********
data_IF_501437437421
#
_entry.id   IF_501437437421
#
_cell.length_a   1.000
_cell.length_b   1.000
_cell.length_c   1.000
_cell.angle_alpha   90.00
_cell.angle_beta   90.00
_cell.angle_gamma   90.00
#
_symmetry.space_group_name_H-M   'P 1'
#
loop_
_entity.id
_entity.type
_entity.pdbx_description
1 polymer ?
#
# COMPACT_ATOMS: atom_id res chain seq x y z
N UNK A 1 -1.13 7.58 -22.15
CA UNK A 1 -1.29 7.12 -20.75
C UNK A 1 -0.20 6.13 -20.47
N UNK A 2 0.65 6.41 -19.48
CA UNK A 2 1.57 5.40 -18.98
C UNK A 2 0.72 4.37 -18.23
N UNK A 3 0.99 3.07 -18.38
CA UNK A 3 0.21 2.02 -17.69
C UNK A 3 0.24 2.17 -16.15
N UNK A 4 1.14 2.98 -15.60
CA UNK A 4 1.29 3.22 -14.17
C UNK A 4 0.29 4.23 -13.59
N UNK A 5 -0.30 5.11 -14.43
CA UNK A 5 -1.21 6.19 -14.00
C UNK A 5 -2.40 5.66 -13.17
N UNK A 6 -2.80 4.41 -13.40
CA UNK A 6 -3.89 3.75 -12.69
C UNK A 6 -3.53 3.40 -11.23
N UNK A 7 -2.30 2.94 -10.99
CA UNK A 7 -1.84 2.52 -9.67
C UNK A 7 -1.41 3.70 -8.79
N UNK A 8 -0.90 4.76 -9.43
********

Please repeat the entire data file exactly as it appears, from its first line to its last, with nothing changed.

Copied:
data_IF_501437437421
#
_entry.id   IF_501437437421
#
_cell.length_a   1.000
_cell.length_b   1.000
_cell.length_c   1.000
_cell.angle_alpha   90.00
_cell.angle_beta   90.00
_cell.angle_gamma   90.00
#
_symmetry.space_group_name_H-M   'P 1'
#
loop_
_entity.id
_entity.type
_entity.pdbx_description
1 polymer ?
#
# COMPACT_ATOMS: atom_id res chain seq x y z
N UNK A 1 -1.13 7.58 -22.15
CA UNK A 1 -1.29 7.12 -20.75
C UNK A 1 -0.20 6.13 -20.47
N UNK A 2 0.65 6.41 -19.48
CA UNK A 2 1.57 5.40 -18.98
C UNK A 2 0.72 4.37 -18.23
N UNK A 3 0.99 3.07 -18.38
CA UNK A 3 0.21 2.02 -17.69
C UNK A 3 0.24 2.17 -16.15
N UNK A 4 1.14 2.98 -15.60
CA UNK A 4 1.29 3.22 -14.17
C UNK A 4 0.29 4.23 -13.59
N UNK A 5 -0.30 5.11 -14.43
CA UNK A 5 -1.21 6.19 -14.00
C UNK A 5 -2.40 5.66 -13.17
N UNK A 6 -2.80 4.41 -13.40
CA UNK A 6 -3.89 3.75 -12.69
C UNK A 6 -3.53 3.40 -11.23
N UNK A 7 -2.30 2.94 -10.99
CA UNK A 7 -1.84 2.52 -9.67
C UNK A 7 -1.41 3.70 -8.79
N UNK A 8 -0.90 4.76 -9.43